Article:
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Looking for positives in a time of sadness

By Lynn M. Lombard

I’m sad. That seems to be at the top of my list of daily emotions these days. I would normally chalk it up to hormones, but this time being smack dab in the midst of menopause has little to do with it.  Instead, my sadness is wrapped up in this Covid-19 devastation.

First and foremost, I’m sad that people have lost loved ones to this virus or that they themselves have become critically ill. As a healthy and active woman with no underlying ailments, the fear of this disease has been low for me. My two daughters and husband are also healthy, and we have taken the necessary precautions to stay that way as best as we can.

I’m sad for businesses that have been forced to close their doors and entrepreneurs who rely on face-to-face contact to make money to provide for their families. All companies are feeling the effects of this pandemic, whether it’s losing employees due to quarantine or because they need to cut their staff for precautionary measures.

I’m sad for the health care workers, grocery store employees and the like who come into physical contact with the public on a daily basis. It’s not always easy to stop the spread of germs, even when you’re being conscious of it.

I’m sad for those workers who have no child care and do not have the option or ability to work from home. Or those who have been laid off with no compensation. Some people live paycheck to paycheck and do not have the luxury of dipping into a “rainy day fund.”

I’m sad for the teachers who have put in so much time and effort educating our kids throughout the school year and now have to witness as everything suddenly comes to a halt. With two daughters in school, I know how hard these teachers work and how much they care about their students.  None of them want an additional vacation at the expense of kids not learning.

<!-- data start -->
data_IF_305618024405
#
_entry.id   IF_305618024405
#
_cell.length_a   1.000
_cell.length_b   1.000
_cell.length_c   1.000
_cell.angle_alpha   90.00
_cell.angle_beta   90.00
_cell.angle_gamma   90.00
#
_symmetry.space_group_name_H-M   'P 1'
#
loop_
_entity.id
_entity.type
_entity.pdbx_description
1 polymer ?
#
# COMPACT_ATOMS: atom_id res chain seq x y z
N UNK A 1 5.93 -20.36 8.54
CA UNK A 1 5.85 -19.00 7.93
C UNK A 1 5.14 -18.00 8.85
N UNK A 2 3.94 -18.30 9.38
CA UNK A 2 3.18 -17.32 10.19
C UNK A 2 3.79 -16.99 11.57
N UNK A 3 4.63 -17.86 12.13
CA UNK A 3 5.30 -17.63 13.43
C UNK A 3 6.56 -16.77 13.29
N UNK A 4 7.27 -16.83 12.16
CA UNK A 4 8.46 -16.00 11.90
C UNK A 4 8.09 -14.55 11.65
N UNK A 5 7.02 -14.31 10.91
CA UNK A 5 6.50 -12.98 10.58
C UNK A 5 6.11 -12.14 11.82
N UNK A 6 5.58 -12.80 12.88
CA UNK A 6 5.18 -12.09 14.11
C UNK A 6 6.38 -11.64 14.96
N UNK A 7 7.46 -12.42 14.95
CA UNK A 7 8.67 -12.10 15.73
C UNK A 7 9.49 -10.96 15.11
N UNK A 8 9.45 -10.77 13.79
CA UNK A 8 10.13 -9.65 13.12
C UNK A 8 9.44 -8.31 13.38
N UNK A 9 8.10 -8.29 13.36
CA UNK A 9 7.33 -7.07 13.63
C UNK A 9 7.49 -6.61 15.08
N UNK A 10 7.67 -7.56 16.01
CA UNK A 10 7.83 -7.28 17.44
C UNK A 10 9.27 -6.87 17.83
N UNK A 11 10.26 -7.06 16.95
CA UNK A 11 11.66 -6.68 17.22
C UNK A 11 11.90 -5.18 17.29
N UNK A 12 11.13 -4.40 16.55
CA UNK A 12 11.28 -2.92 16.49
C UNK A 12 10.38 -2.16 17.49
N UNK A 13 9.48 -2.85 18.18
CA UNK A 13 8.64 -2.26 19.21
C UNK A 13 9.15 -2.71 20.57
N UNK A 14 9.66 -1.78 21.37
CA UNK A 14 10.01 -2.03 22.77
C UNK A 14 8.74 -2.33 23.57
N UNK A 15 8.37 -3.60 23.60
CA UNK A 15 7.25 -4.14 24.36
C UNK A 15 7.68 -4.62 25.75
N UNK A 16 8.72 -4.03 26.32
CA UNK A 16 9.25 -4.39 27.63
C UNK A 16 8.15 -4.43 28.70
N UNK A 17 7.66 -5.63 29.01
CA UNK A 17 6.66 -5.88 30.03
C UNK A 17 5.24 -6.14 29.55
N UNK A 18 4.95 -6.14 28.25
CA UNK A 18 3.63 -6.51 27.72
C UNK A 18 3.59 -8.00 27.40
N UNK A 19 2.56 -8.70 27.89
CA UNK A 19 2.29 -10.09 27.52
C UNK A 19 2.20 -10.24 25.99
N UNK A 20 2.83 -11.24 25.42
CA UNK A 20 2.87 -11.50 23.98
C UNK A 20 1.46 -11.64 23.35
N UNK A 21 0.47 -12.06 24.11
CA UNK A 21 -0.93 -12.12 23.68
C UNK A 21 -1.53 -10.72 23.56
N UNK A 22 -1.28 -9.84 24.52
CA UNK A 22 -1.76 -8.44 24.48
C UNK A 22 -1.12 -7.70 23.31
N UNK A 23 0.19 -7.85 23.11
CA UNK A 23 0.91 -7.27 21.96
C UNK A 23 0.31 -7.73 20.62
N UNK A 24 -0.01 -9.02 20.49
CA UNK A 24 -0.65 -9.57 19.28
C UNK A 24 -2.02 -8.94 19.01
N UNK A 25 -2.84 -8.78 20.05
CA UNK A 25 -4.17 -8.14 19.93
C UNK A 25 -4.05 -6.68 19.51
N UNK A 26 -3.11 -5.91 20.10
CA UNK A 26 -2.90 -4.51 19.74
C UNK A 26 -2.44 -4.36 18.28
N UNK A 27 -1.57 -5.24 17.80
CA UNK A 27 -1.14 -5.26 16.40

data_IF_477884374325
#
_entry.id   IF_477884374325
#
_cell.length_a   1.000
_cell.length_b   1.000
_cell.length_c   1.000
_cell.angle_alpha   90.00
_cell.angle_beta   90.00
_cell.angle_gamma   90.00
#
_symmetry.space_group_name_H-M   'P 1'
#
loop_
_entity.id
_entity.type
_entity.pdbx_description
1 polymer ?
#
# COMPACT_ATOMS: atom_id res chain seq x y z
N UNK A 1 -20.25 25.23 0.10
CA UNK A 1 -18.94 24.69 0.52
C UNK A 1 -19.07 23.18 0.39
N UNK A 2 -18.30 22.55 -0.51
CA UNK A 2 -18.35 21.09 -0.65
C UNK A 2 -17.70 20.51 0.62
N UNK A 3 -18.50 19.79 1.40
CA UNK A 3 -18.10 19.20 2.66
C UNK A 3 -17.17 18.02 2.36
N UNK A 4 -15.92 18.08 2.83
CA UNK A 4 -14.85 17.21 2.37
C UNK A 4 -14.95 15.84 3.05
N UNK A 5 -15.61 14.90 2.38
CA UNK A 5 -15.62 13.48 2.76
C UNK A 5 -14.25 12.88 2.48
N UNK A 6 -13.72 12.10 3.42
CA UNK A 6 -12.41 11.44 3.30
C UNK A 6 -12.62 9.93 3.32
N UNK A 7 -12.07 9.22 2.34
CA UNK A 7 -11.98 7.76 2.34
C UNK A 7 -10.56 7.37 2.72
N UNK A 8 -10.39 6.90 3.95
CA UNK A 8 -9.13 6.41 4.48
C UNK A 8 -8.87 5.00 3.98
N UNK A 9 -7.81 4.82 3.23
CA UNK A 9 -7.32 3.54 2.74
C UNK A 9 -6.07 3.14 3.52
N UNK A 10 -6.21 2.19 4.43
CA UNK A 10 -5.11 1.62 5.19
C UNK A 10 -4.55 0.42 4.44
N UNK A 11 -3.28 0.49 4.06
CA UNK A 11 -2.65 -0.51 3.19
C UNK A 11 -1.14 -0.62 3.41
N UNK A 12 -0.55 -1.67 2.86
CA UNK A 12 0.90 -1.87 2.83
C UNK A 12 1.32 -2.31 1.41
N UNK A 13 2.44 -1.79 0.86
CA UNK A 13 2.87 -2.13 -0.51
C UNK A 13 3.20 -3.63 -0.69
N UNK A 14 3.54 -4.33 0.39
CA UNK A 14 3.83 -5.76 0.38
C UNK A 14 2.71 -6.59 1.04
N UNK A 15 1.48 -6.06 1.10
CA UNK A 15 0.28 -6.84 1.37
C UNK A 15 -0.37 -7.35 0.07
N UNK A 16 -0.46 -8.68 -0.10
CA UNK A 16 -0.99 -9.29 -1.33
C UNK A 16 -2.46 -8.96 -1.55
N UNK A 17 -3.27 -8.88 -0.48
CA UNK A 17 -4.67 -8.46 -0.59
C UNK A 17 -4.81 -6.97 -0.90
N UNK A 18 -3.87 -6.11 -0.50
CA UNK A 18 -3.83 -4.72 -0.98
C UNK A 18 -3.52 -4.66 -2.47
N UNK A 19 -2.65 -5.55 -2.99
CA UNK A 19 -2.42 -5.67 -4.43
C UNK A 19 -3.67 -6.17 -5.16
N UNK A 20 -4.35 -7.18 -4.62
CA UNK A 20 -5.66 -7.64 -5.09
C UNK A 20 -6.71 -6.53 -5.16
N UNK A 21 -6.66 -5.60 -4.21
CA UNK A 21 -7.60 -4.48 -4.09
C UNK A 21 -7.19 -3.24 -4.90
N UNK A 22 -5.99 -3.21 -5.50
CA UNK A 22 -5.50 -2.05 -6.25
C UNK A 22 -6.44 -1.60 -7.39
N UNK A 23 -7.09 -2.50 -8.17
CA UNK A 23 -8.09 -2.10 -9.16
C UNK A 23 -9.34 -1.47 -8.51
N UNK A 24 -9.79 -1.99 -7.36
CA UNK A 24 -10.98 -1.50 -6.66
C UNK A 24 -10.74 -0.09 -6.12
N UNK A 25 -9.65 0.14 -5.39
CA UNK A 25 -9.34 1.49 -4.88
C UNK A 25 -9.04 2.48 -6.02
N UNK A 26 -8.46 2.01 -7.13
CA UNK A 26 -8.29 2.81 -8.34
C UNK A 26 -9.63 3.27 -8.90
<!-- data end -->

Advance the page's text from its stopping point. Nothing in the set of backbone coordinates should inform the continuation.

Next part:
Lynn M. Lombard

I’m sad for the students who are missing out on previously scheduled activities, performances, field trips and get-togethers. Once schools officially closed, I sat down and deleted the events that had been cut from our calendar. What once looked like our normal, busy schedule of two actively involved children now looked like we had nothing going on. Because we no longer did.

I’m sad for the parents of seniors, including myself. Each deletion to our calendar clouded my vision with tears. It was my daughter Amanda’s last chance to perform on stage; her last out-of-state orchestra trip; the last field trip she’d attend with her classmates; the last, the last, the last.

Where will it end? Will prom take place in June? Will Amanda get to walk across the stage to receive her diploma? Will she even graduate on time? We had a plan, but Covid-19 was nowhere on it.

We are all being touched by this, one way or another.

But this girl of mine, along with many of her peers, albeit bummed about these things out of their control, are finding the positives in it all. I am striving to be more like them.

“It’ll be OK, Mama,” Amanda tells me with a face that makes my heart smile. And that’s when I see the light at the end of the tunnel. Because one day, instead of talking about the Blizzard of ’77 like my parents did, she and her friends will share the story of how their senior year got put on hold.

And how we all survived it and moved on. Together.

Lynn M. Lombard, of Akron, has been wistfully clearing the family calendar. 


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